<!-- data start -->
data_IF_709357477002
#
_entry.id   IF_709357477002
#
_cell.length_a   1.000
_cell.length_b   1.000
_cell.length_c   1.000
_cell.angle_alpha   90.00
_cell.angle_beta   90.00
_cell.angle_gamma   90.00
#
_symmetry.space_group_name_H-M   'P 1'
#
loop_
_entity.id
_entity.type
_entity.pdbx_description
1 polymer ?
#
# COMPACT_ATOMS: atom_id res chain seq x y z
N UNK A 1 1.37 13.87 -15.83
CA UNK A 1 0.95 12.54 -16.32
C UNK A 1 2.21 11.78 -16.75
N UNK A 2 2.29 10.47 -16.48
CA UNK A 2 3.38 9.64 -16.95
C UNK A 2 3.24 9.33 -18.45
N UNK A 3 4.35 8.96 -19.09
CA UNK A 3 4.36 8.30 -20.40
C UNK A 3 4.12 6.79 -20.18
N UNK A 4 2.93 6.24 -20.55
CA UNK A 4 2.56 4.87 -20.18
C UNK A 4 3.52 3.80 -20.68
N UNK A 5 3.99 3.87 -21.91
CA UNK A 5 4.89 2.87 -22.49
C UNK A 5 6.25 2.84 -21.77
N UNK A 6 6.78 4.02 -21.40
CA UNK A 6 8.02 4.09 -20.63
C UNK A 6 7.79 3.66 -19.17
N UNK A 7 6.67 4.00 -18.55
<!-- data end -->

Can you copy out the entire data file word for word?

data_IF_709357477002
#
_entry.id   IF_709357477002
#
_cell.length_a   1.000
_cell.length_b   1.000
_cell.length_c   1.000
_cell.angle_alpha   90.00
_cell.angle_beta   90.00
_cell.angle_gamma   90.00
#
_symmetry.space_group_name_H-M   'P 1'
#
loop_
_entity.id
_entity.type
_entity.pdbx_description
1 polymer ?
#
# COMPACT_ATOMS: atom_id res chain seq x y z
N UNK A 1 1.37 13.87 -15.83
CA UNK A 1 0.95 12.54 -16.32
C UNK A 1 2.21 11.78 -16.75
N UNK A 2 2.29 10.47 -16.48
CA UNK A 2 3.38 9.64 -16.95
C UNK A 2 3.24 9.33 -18.45
N UNK A 3 4.35 8.96 -19.09
CA UNK A 3 4.36 8.30 -20.40
C UNK A 3 4.12 6.79 -20.18
N UNK A 4 2.93 6.24 -20.55
CA UNK A 4 2.56 4.87 -20.18
C UNK A 4 3.52 3.80 -20.68
N UNK A 5 3.99 3.87 -21.91
CA UNK A 5 4.89 2.87 -22.49
C UNK A 5 6.25 2.84 -21.77
N UNK A 6 6.78 4.02 -21.40
CA UNK A 6 8.02 4.09 -20.63
C UNK A 6 7.79 3.66 -19.17
N UNK A 7 6.67 4.00 -18.55